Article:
Agricultural production and children’s diets: Evidence from rural Ethiopia
This study examines the relationship between the diversity of pre-school children’s food consumption and household agricultural production
Chronic undernutrition is widespread in rural Ethiopia and many children eat monotonous, undiversified diets. This study examines the relationship between the diversity of pre-school children’s food consumption and the diversity of household agricultural production. A large cross-sectional household survey was conducted between June and July 2013 in five regions of rural Ethiopia: Amhara, Oromiya, SNNPR1, Somali, and Tigray. A total of 7,011 households in 252 villages in 84 woredas, were surveyed, with a total of 4,214 children aged 6 to 71 months in the sample. Data collected was on anthropometry (age, sex, maternal education), GPS coordinates of household location, children’s diets and agricultural production. Diet was assessed by asking the mothers about foods consumed by the children, and the answers grouped into seven categories: Grains, roots and tubers; Legumes and nuts; Dairy products (milk, yogurt, cheese); Flesh foods (meat, poultry and fish products); Eggs; Vitamin A rich fruits and vegetables; and Other fruits and vegetables. Food production data covered 80 different items. The purpose of the survey was to obtain pre-intervention (baseline) information in localities that were to receive investments to improve agricultural production and nutrition under the Feed the Future (FtF) program funded by the United States Agency for International Development (USAID) or in localities that were to act as comparison sites for the evaluation of FtF. The results showed that increased household production diversity leads to considerable improvements in children’s diet diversity. Household production and consumption decisions are thus non-separable, and the authors suggest this is due to poor market integration in rural Ethiopia: most households in the sample live far away from markets where they can buy and sell food products. However, the study also documents how this non-separability of consumption and production does not hold for households that do have access to food markets.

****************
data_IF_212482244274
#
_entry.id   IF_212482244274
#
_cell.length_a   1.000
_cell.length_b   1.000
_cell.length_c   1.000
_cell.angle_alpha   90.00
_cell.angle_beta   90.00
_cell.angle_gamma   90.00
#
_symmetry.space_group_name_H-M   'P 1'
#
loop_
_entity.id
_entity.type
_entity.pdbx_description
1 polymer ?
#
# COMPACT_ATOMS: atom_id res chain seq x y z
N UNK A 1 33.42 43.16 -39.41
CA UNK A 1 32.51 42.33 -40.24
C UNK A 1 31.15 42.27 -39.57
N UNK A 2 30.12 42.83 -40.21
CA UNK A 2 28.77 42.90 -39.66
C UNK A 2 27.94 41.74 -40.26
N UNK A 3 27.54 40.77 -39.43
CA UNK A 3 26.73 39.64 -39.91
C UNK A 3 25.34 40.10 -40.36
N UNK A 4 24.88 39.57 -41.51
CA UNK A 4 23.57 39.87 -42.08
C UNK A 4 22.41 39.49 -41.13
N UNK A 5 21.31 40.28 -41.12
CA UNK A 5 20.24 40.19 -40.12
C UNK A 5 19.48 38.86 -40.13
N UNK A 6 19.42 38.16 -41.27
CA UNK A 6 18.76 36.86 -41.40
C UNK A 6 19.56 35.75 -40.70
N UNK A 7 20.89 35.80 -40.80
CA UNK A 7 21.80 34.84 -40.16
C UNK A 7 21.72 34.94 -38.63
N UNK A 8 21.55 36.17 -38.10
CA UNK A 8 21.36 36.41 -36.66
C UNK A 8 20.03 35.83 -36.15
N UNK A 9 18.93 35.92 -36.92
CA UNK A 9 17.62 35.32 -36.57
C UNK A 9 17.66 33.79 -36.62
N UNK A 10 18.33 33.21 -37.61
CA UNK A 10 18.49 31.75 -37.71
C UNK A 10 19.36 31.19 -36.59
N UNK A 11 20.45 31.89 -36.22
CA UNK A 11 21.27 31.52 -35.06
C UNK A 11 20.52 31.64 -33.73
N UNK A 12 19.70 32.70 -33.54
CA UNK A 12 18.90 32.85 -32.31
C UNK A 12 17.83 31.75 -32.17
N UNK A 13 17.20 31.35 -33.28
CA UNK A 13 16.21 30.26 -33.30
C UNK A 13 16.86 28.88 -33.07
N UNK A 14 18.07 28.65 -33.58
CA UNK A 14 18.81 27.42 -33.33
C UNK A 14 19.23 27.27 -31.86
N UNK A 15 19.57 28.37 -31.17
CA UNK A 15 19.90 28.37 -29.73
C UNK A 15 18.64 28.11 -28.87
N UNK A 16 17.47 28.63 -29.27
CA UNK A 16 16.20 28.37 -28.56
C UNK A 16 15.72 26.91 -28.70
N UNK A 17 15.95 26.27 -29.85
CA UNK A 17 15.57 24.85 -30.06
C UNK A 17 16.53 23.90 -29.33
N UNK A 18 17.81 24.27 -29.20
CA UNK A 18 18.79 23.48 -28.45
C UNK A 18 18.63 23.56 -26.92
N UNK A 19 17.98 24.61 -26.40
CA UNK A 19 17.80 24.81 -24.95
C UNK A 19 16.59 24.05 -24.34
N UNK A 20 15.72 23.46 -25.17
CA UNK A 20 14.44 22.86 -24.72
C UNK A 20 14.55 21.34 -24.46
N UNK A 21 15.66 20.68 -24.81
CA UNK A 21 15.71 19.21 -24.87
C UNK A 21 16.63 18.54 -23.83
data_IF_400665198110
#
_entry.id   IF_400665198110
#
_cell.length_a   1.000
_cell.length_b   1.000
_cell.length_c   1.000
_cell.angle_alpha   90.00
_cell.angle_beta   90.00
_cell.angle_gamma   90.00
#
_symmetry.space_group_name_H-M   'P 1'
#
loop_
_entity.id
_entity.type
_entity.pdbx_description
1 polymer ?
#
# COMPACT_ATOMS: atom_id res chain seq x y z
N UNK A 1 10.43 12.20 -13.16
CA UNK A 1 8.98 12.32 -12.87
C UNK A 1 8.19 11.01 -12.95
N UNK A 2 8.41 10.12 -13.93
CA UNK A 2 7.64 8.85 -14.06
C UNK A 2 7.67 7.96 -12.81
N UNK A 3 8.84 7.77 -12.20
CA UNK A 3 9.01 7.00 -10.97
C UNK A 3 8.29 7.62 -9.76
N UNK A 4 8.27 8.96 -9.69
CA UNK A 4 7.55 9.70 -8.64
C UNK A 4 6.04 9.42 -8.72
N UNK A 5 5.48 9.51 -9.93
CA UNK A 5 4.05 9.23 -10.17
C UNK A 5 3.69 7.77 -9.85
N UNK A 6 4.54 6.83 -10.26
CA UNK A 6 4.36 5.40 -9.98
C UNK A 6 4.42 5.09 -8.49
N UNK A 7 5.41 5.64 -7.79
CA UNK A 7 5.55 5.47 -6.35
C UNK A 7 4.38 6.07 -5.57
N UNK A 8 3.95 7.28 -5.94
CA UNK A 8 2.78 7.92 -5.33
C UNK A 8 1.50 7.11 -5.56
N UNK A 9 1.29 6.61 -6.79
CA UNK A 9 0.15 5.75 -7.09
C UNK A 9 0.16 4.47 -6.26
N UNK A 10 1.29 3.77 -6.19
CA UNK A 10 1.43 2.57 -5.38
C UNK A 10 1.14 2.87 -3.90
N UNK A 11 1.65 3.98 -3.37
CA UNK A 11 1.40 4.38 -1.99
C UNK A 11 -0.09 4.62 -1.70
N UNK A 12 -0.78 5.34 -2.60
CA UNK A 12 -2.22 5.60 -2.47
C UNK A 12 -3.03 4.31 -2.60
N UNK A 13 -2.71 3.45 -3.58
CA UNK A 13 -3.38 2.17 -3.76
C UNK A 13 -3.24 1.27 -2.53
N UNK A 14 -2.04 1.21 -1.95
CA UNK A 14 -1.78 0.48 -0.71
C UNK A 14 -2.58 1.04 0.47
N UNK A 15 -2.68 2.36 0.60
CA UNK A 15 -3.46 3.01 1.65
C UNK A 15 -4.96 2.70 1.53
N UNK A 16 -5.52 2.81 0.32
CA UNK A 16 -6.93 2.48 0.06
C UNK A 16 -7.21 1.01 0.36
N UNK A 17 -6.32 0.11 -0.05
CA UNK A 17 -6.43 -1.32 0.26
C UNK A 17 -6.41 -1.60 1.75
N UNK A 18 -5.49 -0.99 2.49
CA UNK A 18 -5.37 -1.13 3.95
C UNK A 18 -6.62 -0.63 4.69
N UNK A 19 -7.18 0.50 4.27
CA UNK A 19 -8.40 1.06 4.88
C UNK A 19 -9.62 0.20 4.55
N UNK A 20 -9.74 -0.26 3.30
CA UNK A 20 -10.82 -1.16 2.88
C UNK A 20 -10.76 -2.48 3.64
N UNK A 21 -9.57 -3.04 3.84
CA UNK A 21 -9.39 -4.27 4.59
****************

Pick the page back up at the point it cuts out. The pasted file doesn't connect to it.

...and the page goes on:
This work is supported by the Department for International Development’s Transform Nutrition Programme which is led by International Food Policy Research Institute (IFPRI)
Hirvonen, K.; Hoddinott, J. Agricultural production and children’s diets: Evidence from rural Ethiopia. (2014) : 17 pp. [Ethiopia Strategy Support Program Working Paper 69]